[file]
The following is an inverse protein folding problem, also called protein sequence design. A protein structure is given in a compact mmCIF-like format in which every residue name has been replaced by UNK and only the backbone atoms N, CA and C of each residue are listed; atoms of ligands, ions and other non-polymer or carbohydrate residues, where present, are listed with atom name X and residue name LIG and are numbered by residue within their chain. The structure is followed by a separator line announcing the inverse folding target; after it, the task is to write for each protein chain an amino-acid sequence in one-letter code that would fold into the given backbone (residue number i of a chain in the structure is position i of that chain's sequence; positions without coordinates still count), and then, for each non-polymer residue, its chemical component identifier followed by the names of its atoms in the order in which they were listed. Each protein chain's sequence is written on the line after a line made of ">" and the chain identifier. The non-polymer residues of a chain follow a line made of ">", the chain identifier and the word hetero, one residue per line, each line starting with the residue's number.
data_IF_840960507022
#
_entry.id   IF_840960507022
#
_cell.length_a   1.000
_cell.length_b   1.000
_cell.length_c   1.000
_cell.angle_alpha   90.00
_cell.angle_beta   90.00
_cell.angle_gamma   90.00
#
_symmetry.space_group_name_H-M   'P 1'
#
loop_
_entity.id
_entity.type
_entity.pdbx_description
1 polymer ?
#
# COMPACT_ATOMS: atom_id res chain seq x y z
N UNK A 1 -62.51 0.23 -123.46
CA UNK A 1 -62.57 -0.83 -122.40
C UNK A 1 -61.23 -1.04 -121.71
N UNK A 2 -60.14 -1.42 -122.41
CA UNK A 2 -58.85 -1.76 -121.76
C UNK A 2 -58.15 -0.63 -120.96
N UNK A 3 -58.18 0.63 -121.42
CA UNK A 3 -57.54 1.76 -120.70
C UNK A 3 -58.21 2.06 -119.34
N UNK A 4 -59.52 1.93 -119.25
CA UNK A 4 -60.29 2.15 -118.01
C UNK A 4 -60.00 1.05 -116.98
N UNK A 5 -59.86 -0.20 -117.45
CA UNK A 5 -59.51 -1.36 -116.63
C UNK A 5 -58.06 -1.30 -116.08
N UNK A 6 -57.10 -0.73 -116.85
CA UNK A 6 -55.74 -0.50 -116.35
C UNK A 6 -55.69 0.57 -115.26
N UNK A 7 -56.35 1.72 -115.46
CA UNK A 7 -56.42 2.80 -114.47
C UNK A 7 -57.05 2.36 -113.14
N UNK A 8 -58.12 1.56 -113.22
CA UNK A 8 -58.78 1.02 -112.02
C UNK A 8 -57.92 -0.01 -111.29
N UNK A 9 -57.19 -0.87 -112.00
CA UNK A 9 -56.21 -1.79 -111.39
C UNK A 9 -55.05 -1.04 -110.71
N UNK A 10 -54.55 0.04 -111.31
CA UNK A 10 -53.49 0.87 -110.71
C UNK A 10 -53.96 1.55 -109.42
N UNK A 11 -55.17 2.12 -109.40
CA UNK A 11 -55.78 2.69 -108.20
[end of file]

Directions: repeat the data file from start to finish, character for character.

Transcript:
The following is an inverse protein folding problem, also called protein sequence design. A protein structure is given in a compact mmCIF-like format in which every residue name has been replaced by UNK and only the backbone atoms N, CA and C of each residue are listed; atoms of ligands, ions and other non-polymer or carbohydrate residues, where present, are listed with atom name X and residue name LIG and are numbered by residue within their chain. The structure is followed by a separator line announcing the inverse folding target; after it, the task is to write for each protein chain an amino-acid sequence in one-letter code that would fold into the given backbone (residue number i of a chain in the structure is position i of that chain's sequence; positions without coordinates still count), and then, for each non-polymer residue, its chemical component identifier followed by the names of its atoms in the order in which they were listed. Each protein chain's sequence is written on the line after a line made of ">" and the chain identifier. The non-polymer residues of a chain follow a line made of ">", the chain identifier and the word hetero, one residue per line, each line starting with the residue's number.
data_IF_840960507022
#
_entry.id   IF_840960507022
#
_cell.length_a   1.000
_cell.length_b   1.000
_cell.length_c   1.000
_cell.angle_alpha   90.00
_cell.angle_beta   90.00
_cell.angle_gamma   90.00
#
_symmetry.space_group_name_H-M   'P 1'
#
loop_
_entity.id
_entity.type
_entity.pdbx_description
1 polymer ?
#
# COMPACT_ATOMS: atom_id res chain seq x y z
N UNK A 1 -62.51 0.23 -123.46
CA UNK A 1 -62.57 -0.83 -122.40
C UNK A 1 -61.23 -1.04 -121.71
N UNK A 2 -60.14 -1.42 -122.41
CA UNK A 2 -58.85 -1.76 -121.76
C UNK A 2 -58.15 -0.63 -120.96
N UNK A 3 -58.18 0.63 -121.42
CA UNK A 3 -57.54 1.76 -120.70
C UNK A 3 -58.21 2.06 -119.34
N UNK A 4 -59.52 1.93 -119.25
CA UNK A 4 -60.29 2.15 -118.01
C UNK A 4 -60.00 1.05 -116.98
N UNK A 5 -59.86 -0.20 -117.45
CA UNK A 5 -59.51 -1.36 -116.63
C UNK A 5 -58.06 -1.30 -116.08
N UNK A 6 -57.10 -0.73 -116.85
CA UNK A 6 -55.74 -0.50 -116.35
C UNK A 6 -55.69 0.57 -115.26
N UNK A 7 -56.35 1.72 -115.46
CA UNK A 7 -56.42 2.80 -114.47
C UNK A 7 -57.05 2.36 -113.14
N UNK A 8 -58.12 1.56 -113.22
CA UNK A 8 -58.78 1.02 -112.02
C UNK A 8 -57.92 -0.01 -111.29
N UNK A 9 -57.19 -0.87 -112.00
CA UNK A 9 -56.21 -1.79 -111.39
C UNK A 9 -55.05 -1.04 -110.71
N UNK A 10 -54.55 0.04 -111.31
CA UNK A 10 -53.49 0.87 -110.71
C UNK A 10 -53.96 1.55 -109.42
N UNK A 11 -55.17 2.12 -109.40
CA UNK A 11 -55.78 2.69 -108.20